California-based Astra Space (NASDAQ:ASTR) is a company with a bold vision for the future of space travel. ASTR stock investors also have a bold vision: to profit as Astra launches satellites into the skies.
Astra Space is different from other space-travel businesses that you might know about. You won’t likely see Astra launching celebrities like Richard Branson, Jeff Bezos or Elon Musk into orbit anytime soon.
Rather, Astra Space tends to (pardon the pun) fly under the radar. Indeed, there wasn’t much buzz when ASTR stock began trading on the Nasdaq exchange in July of last year.
In theory, there’s nothing wrong with being a quiet innovator. However, with a paucity of fresh news, Astra Space could end up leaving its shareholders on the launch pad, going nowhere fast.
A Closer Look at ASTR Stock
ASTR stock provides a textbook example of why technical traders should pay attention to resistance levels.
Multiple times in August of 2021, and twice in November, the stock ran up to $11.50. Each and every time, however, the buyers were rejected and the share price fell.
The worst of those declines started in late November, and may still be in progress right now. As of mid-January 2022, ASTR stock was down to $5 and change, and the stock was clearly having trouble finding a bottom.
Going below $5 would be a major problem. That’s the last thing that Astra Space’s shareholders would need right now.
Hopefully, a near-term catalyst will put the stock back on the right path. That’s the problem, though: Astra Space hasn’t been much of a catalyst creator lately.
This isn’t to suggest that Astra Space isn’t a visionary company, or that it hasn’t had any achievements.
In fact, Astra stands apart in certain respects. For example, it’s the first space-launch company to be publicly traded on Nasdaq exchange.
Furthermore, when Astra Space delivered its first commercial payload into Earth’s orbit last year, the company was apparently the “fastest company in history to reach this milestone, just five years after it was founded in 2016.”
Plus, while other companies focus on garnering attention and getting billionaires into orbit, Astra claims to provide the lowest cost-per-launch dedicated orbital launch service of any operational launch provider in the world.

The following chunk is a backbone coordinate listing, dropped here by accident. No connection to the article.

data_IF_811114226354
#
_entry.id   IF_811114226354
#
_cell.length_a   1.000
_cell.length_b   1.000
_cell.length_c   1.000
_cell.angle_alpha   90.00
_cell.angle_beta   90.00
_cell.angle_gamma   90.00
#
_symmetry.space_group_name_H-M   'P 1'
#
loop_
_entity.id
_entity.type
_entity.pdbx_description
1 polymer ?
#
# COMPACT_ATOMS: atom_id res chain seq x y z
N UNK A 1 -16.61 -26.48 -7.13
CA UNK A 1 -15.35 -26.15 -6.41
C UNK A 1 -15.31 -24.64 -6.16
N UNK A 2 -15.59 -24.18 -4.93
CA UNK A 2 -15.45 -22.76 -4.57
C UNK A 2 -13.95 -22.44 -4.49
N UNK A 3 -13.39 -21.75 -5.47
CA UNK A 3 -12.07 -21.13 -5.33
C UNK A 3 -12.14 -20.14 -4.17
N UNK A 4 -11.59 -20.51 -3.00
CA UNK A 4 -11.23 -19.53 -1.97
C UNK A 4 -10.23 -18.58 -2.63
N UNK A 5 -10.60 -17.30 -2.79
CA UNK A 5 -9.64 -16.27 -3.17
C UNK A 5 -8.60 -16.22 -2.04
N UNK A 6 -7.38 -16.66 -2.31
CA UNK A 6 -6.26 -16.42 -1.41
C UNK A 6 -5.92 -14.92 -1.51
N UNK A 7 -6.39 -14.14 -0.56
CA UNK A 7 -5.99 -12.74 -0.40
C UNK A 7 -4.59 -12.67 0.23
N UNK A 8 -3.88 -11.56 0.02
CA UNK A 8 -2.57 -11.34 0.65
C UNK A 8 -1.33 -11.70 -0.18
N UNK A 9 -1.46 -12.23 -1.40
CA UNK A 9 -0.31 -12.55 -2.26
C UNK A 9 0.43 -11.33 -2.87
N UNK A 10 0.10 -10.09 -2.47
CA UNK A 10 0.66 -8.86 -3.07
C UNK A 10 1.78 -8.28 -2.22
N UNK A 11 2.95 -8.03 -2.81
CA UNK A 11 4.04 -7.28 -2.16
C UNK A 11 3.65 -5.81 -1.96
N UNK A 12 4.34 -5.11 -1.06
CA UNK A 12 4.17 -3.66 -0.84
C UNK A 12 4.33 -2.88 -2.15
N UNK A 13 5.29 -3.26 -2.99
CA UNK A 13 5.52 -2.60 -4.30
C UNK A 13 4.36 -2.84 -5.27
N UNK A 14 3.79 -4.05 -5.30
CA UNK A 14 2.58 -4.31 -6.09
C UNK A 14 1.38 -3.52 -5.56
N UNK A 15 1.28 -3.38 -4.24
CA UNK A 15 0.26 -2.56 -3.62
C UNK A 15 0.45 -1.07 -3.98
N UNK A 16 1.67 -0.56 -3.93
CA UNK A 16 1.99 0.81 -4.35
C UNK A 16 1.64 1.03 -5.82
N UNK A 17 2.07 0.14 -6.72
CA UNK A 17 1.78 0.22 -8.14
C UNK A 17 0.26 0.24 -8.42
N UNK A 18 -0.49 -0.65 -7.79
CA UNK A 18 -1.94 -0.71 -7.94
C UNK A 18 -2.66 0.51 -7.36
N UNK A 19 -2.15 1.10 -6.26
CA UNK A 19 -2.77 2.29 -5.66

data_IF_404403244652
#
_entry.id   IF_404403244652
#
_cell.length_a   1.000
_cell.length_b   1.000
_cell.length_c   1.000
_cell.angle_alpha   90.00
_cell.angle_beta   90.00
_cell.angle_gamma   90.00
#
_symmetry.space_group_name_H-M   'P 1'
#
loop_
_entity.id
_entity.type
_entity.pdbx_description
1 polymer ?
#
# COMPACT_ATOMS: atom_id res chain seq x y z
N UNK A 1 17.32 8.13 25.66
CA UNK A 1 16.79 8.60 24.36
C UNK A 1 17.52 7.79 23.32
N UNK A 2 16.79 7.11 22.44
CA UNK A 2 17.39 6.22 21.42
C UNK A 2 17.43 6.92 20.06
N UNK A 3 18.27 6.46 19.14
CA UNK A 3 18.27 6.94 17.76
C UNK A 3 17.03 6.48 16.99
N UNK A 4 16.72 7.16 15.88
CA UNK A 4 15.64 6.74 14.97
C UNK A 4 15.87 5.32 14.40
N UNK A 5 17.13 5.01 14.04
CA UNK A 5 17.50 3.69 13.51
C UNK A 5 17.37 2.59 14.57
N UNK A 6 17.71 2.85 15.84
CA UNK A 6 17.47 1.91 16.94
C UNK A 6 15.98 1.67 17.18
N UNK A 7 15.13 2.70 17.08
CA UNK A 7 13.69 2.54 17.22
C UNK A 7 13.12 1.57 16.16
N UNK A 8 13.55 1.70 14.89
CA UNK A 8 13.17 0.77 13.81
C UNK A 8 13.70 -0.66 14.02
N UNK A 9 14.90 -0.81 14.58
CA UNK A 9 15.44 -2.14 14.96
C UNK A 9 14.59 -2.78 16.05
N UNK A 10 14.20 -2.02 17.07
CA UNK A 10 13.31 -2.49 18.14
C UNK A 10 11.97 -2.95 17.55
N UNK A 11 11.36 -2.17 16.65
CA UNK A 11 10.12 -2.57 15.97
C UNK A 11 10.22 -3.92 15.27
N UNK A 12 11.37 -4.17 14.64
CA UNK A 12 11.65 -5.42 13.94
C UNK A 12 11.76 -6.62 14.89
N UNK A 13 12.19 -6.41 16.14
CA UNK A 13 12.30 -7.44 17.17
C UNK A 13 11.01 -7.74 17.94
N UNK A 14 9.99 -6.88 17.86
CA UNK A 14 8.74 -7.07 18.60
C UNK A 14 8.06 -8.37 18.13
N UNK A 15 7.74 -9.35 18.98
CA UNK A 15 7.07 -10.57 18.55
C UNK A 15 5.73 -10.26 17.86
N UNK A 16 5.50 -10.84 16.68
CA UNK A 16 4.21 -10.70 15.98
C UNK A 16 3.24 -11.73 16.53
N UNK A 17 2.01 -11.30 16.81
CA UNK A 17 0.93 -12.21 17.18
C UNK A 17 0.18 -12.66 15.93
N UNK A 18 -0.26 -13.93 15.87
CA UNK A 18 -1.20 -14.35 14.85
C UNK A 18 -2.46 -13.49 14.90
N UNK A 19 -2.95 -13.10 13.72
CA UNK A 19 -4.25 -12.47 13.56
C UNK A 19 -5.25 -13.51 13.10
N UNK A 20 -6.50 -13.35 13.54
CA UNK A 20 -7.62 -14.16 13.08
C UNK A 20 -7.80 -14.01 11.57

In an earnings call, Astra Space founder, President, Chairman and CEO Chris C. Kemp concisely summed his company’s current focus as “becoming the global launch service provider providing the most frequent, flexible and lowest-cost dedicated launches.”
Say Something… Anything
Admittedly, Kemp practically admitted that Astra will court big spenders at some point.
“As we achieve our launch services goals, we’ll begin to introduce higher-margin space services,” he clarified.
That’s all fine and good, but what Kemp and his company need to do now is give the stakeholders something to get enthused about.
The most recent launch-focused press release involved Astra’s plans to deploy its first satellite in orbit for the National Aeronautics and Space Administration (NASA) in January 2022. And now, it’s January but there’s no word from Astra Space about this.
All we’ve seen so far in January is a press release about the redemption of Astra’s outstanding public and private warrants. For starry-eyed investors, that’s about as exciting as watching paint dry.
The Bottom Line
Going bottom-fishing with ASTR stock now would be a risky move. The momentum is clearly to the downside, and there’s no current catalyst to induce a turnaround.
It would be a shame if the Astra Space share price goes below $5 and stays there. If that happens, some investors might just capitulate and dump their shares.
So, feel free to keep an eye on Astra Space as the company could prove to be a game changer in space travel someday. Until then, we can only hope to hear something exciting from the company before more shareholders jump ship.
On the date of publication, David Moadel did not have (either directly or indirectly) any positions in the securities mentioned in this article. The opinions expressed in this article are those of the writer, subject to the InvestorPlace.com Publishing Guidelines.